Ever since it premiered at Sundance Film Festival earlier this year, Nate Parker’s “The Birth of a Nation” has been a fountain of buzz and hype. Along with its title — reclaiming a name from D.W. Griffith’s infamous 1912 racist masterpiece — the Sundance viewing audience reveled in its telling of the 1831 slave rebellion led by Nat Turner, a story Parker had been trying to bring to screen for at least seven years. It won both the grand jury prize and the audience award for dramatic feature in the lead-up to Fox Searchlight paying a record-breaking $17.5 million for the distribution rights.
Unfortunately, this spotlight on Parker (known for movies such as “Beyond the Lights,” “Red Tails” and “Non-Stop”) soon turned against him once a 1999 rape charge against him and his writing partner Jean Celestin resurfaced. Parker was found not guilty while Celestin’s conviction was overturned, followed by the accuser’s suicide in 2012. Parker’s refusal to comment on the case and whether or not he had affirmative consent didn’t do much to help his public image, nor did comments in 2014 about gay roles being “emasculating.” What tends to get lost in controversies like this is the quality of the actual film itself, as many attempt to separate the artist from the art.
So does “Birth of a Nation” live up to the hype? It’s certainly a powerful and spiritual experience, but the film is a rather straightforward biopic, starting with Turner as a child being told he is destined for greatness. From there, it goes on to show his life as a slave (played by Parker himself) who is favored by his master Samuel Turner and his mother (Armie Hammer and Penelope Ann Miller, respectively, both giving fairly decent performances despite feeling flat). He then learns to read and begins touring the various plantations where he is exposed to the greater horrors of slavery. These scenes are appropriately gratuitous and horrifying, though the horrors feel pulpier than the somber scenes of “12 Years a Slave,” Steve McQueen’s Best-Picture-winning masterpiece. Parker doesn’t shy away from getting into the nitty-gritty of the violent acts committed against the slaves and manages to keep it from being exploitative.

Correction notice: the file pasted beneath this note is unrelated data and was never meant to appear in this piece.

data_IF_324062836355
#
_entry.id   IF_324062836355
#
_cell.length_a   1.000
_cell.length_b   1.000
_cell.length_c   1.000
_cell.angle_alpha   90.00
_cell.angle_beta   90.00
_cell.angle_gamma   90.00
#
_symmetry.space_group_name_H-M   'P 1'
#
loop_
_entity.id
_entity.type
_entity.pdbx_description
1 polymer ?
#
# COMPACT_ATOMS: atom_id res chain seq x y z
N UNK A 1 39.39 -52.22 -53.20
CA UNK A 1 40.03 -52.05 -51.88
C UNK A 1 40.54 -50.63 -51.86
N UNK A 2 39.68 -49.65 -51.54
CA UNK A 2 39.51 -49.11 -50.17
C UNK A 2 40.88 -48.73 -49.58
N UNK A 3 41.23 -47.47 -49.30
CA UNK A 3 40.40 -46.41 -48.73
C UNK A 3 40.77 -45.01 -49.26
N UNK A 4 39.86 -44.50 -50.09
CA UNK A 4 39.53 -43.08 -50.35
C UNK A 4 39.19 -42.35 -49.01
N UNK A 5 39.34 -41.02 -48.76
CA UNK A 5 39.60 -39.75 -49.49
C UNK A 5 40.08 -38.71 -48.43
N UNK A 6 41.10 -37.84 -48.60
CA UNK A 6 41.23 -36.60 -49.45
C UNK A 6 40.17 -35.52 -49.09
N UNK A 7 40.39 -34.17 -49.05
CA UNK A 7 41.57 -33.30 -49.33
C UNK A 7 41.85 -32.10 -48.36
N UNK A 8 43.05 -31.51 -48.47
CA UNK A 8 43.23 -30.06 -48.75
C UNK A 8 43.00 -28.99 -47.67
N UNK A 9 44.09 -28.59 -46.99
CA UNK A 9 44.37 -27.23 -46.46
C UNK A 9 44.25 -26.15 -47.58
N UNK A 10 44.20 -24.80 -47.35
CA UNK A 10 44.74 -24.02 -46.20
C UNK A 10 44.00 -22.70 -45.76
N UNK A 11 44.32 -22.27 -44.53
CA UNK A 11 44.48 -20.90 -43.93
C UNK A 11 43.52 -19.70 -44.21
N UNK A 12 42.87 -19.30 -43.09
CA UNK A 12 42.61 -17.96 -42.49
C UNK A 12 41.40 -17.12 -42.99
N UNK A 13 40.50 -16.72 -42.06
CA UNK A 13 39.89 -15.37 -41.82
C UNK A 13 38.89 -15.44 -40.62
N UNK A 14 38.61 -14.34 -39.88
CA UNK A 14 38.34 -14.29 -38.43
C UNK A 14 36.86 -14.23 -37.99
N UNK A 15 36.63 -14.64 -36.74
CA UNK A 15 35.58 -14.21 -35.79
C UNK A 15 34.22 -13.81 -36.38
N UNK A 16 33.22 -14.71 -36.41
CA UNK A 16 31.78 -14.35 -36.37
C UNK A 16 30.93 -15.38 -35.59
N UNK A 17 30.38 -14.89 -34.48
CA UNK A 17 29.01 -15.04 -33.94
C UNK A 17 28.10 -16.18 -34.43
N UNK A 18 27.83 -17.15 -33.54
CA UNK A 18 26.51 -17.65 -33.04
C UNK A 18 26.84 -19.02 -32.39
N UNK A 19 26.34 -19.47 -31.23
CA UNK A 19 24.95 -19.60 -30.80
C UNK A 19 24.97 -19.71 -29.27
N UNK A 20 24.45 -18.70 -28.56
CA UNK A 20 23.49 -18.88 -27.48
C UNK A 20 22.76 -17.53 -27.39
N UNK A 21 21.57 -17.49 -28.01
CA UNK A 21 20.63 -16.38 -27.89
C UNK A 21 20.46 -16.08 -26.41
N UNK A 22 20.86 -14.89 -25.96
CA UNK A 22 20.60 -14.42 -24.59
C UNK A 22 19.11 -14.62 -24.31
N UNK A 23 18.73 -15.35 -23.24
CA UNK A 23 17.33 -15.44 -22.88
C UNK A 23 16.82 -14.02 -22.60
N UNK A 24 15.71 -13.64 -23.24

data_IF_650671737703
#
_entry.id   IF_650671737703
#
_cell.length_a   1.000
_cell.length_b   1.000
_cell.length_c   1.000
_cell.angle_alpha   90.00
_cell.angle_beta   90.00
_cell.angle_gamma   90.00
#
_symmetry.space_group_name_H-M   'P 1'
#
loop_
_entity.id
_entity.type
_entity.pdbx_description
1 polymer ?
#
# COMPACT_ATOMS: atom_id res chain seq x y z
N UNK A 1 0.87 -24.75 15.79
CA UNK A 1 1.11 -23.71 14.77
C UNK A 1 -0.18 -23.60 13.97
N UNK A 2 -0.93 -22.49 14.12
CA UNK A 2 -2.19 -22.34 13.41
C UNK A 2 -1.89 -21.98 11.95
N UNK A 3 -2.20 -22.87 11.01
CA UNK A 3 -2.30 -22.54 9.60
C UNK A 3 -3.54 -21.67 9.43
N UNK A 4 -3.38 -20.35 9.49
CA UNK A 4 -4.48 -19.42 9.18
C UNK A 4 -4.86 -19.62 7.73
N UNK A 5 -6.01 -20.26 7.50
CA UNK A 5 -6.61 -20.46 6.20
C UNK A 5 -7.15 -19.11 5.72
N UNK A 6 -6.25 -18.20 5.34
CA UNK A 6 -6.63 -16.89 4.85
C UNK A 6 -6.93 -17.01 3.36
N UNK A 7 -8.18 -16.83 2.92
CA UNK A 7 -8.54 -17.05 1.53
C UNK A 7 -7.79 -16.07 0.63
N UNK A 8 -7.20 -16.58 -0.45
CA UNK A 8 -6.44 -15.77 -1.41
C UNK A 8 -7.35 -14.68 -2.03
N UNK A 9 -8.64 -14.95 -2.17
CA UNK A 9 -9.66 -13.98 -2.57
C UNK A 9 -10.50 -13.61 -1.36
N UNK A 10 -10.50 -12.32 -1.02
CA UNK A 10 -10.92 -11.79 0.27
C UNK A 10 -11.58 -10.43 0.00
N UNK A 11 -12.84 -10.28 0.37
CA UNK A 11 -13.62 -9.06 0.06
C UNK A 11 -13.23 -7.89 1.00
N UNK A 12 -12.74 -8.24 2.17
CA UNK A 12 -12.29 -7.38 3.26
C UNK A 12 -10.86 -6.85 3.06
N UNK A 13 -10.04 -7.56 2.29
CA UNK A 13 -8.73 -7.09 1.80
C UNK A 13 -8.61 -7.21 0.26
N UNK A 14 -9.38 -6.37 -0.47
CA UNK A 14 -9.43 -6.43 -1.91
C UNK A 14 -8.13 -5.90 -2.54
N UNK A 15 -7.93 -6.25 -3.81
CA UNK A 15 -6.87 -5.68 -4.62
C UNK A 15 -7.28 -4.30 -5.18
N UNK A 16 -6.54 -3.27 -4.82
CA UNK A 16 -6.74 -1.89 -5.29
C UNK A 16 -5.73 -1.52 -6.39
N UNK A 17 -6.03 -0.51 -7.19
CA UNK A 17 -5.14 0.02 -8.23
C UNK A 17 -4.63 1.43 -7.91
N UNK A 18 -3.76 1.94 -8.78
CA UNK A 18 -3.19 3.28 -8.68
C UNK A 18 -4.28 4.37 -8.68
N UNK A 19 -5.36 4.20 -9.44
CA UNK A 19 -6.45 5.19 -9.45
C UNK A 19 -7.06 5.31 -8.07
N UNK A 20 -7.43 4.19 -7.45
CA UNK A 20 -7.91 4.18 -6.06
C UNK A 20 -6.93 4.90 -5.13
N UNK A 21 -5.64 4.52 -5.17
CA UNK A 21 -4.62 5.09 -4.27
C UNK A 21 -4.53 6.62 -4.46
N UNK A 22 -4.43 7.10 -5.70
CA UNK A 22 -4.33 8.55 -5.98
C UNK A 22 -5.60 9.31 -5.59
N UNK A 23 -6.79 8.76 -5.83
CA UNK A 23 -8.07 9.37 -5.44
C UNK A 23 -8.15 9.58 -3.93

Both Cherry, Turner’s entirely fictional wife played by Aja Naomi King and another slave (Gabrielle Union) are victims of sexual assault in the film and to its credit, both are portrayed tastefully. Union spoke out about being a victim shortly after the controversy. However, the fact that Parker and Celestin felt the need to invent a rape in part to give reason for Turner to rebel makes one wonder about their history — to say nothing about the way it refashions a female character as a motivation for the protagonist and an act of sexual assault as a way of making the villain more villainous. It can’t help but seem as if Parker is attempting to make himself into a greater hero for a past event or trying to show how much of a good guy he is.
The script would be the weakest part of the film even without those two questionable incidences. Far too often the dialogue is blunt, the characters speaking in literal terms and putting forth heavy-handed symbolism to show Turner’s religion. More frustrating is the way that Parker and Celestin don’t expand upon themes they introduce, preferring to stick to moments that become jarringly cornball when compared with the rest of the film. Turner himself isn’t portrayed beyond a surface level, although Parker commits wholeheartedly to the performance.
What saves the film is Parker’s direction, despite its occasional heavy-handedness and questionable motivations. He stages the final rebellion sequences as a tense and cathartic revenge fantasy that nonetheless shows what happens when someone gets pushed too far. He also manages to create some striking images: whether it be the time-lapse of the cotton field in the morning or more surreal moments. Despite its many flaws inherent to a first-time director and a script that feels like it could have been perfect awards bait, Parker has crafted a unique film that almost deserves to be seen just because it exists. It’s a shame his own views and past can’t help but creep in from time to time.